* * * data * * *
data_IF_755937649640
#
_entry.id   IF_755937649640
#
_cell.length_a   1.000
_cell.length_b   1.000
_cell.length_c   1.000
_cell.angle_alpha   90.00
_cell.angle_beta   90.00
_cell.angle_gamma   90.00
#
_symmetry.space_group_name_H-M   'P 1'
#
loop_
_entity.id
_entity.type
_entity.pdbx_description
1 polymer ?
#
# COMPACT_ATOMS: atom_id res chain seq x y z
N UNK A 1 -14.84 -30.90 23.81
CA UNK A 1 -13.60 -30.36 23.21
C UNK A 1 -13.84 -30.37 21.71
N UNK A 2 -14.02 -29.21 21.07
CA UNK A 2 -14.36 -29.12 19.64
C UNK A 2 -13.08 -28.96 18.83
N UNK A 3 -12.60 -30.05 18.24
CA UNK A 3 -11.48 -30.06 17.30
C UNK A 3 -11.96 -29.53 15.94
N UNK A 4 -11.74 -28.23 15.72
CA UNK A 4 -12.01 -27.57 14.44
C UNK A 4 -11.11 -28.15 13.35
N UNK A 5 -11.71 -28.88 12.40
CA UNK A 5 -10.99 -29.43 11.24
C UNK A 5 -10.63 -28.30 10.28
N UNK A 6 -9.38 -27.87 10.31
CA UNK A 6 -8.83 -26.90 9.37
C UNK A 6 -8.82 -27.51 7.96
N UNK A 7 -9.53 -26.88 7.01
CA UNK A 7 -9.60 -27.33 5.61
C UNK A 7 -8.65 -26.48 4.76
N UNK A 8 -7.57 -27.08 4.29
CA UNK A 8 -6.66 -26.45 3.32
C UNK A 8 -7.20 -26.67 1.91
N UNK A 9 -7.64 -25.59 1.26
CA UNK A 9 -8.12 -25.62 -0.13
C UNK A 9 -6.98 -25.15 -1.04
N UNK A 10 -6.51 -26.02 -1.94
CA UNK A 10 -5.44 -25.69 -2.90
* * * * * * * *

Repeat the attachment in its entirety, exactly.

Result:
data_IF_755937649640
#
_entry.id   IF_755937649640
#
_cell.length_a   1.000
_cell.length_b   1.000
_cell.length_c   1.000
_cell.angle_alpha   90.00
_cell.angle_beta   90.00
_cell.angle_gamma   90.00
#
_symmetry.space_group_name_H-M   'P 1'
#
loop_
_entity.id
_entity.type
_entity.pdbx_description
1 polymer ?
#
# COMPACT_ATOMS: atom_id res chain seq x y z
N UNK A 1 -14.84 -30.90 23.81
CA UNK A 1 -13.60 -30.36 23.21
C UNK A 1 -13.84 -30.37 21.71
N UNK A 2 -14.02 -29.21 21.07
CA UNK A 2 -14.36 -29.12 19.64
C UNK A 2 -13.08 -28.96 18.83
N UNK A 3 -12.60 -30.05 18.24
CA UNK A 3 -11.48 -30.06 17.30
C UNK A 3 -11.96 -29.53 15.94
N UNK A 4 -11.74 -28.23 15.72
CA UNK A 4 -12.01 -27.57 14.44
C UNK A 4 -11.11 -28.15 13.35
N UNK A 5 -11.71 -28.88 12.40
CA UNK A 5 -10.99 -29.43 11.24
C UNK A 5 -10.63 -28.30 10.28
N UNK A 6 -9.38 -27.87 10.31
CA UNK A 6 -8.83 -26.90 9.37
C UNK A 6 -8.82 -27.51 7.96
N UNK A 7 -9.53 -26.88 7.01
CA UNK A 7 -9.60 -27.33 5.61
C UNK A 7 -8.65 -26.48 4.76
N UNK A 8 -7.57 -27.08 4.29
CA UNK A 8 -6.66 -26.45 3.32
C UNK A 8 -7.20 -26.67 1.91
N UNK A 9 -7.64 -25.59 1.26
CA UNK A 9 -8.12 -25.62 -0.13
C UNK A 9 -6.98 -25.15 -1.04
N UNK A 10 -6.51 -26.02 -1.94
CA UNK A 10 -5.44 -25.69 -2.90